It’s easy to make a sad film about the Holocaust; it’s hard to make it small. Some stare straight at the atrocity (Schindler’s List, Sophie’s Choice) and evoke grand emotions, others focus on individuals (Life Is Beautiful) and the triumph of spirit, but almost all are direct and teary-eyed. Which isn’t a bad thing at all — it’s an important way to tell a story, just not the only way.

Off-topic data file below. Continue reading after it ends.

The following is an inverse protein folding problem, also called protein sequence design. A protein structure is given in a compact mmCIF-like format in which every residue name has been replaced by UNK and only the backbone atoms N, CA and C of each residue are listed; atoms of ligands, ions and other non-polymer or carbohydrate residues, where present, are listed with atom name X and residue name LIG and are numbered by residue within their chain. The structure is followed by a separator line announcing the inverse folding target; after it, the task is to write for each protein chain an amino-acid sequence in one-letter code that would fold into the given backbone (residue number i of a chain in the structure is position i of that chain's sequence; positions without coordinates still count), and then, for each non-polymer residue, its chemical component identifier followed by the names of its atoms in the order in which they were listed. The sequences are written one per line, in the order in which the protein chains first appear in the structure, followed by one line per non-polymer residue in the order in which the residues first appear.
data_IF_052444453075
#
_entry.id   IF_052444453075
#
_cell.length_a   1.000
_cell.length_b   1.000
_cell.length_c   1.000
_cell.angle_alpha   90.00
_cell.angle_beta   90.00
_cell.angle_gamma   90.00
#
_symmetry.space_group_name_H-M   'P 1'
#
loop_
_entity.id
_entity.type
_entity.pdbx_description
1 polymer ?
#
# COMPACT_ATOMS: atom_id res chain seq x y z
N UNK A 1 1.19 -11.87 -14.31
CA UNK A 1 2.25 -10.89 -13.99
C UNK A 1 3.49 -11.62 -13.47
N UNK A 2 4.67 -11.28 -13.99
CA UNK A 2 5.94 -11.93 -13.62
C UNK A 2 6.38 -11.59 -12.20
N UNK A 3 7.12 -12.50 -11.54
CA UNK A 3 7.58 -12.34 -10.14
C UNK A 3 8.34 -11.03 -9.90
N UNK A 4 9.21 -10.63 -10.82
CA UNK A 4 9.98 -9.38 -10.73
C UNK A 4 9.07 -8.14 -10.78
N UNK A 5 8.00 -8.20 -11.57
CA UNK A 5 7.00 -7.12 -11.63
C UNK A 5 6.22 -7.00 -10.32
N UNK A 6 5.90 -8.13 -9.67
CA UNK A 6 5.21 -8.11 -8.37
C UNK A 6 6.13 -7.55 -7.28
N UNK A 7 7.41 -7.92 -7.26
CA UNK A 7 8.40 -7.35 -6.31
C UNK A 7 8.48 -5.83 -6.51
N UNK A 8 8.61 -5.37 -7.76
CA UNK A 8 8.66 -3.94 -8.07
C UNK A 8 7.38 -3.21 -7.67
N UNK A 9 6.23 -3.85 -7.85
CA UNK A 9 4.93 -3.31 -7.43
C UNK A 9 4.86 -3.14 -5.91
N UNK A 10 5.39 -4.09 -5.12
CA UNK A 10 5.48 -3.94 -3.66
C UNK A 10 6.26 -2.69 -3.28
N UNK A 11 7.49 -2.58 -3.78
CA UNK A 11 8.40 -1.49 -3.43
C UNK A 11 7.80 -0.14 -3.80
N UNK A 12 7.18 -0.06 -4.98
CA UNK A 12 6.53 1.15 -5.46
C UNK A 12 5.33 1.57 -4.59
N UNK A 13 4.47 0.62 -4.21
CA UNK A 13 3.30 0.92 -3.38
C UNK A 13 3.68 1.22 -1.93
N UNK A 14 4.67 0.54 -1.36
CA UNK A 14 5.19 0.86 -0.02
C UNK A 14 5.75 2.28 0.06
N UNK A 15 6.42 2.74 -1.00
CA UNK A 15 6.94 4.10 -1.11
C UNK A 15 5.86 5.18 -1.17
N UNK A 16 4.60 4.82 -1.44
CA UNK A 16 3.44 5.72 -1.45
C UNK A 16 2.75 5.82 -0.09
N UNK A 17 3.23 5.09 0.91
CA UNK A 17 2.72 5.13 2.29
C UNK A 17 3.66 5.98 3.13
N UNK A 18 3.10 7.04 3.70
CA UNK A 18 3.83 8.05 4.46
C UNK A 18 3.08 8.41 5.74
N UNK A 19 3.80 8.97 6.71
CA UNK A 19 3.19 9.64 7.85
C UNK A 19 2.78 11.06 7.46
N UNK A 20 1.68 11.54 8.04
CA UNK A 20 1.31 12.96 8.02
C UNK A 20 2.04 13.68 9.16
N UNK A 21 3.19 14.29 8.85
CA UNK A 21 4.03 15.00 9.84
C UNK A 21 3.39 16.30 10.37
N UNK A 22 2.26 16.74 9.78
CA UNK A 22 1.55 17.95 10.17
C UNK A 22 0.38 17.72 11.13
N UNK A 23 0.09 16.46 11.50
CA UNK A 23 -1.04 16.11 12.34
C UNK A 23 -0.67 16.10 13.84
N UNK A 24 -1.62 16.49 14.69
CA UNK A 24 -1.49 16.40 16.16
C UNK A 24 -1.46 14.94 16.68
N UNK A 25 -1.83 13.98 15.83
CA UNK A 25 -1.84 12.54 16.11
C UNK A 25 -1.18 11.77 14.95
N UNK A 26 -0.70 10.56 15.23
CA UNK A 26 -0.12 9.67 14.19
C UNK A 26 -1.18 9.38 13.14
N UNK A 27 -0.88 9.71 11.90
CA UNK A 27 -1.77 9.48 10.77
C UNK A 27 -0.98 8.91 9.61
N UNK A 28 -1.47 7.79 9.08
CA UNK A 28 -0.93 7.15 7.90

Ida is pitch black, but it’s decidedly not a tearjerker. The Polish film tells the story an orphan who is about to become a nun. Before taking her vows, she is asked to learn about her parents’ history and decide for herself whether this is the life she wants. But where most would linger on emotions, Ida (both the film and the character) disengages: the camera backs away, intense conversations end abruptly, and tears are replaced with long, blank stares. The result tells a powerful story which is beautifully shot, but (aided by the language barrier) sometimes frustratingly hard to engage with. If you’re patient with it, there’s a lot to love — the quietness makes the big moments feel louder by comparison. But if you don’t think you’ll like it, you’re probably right.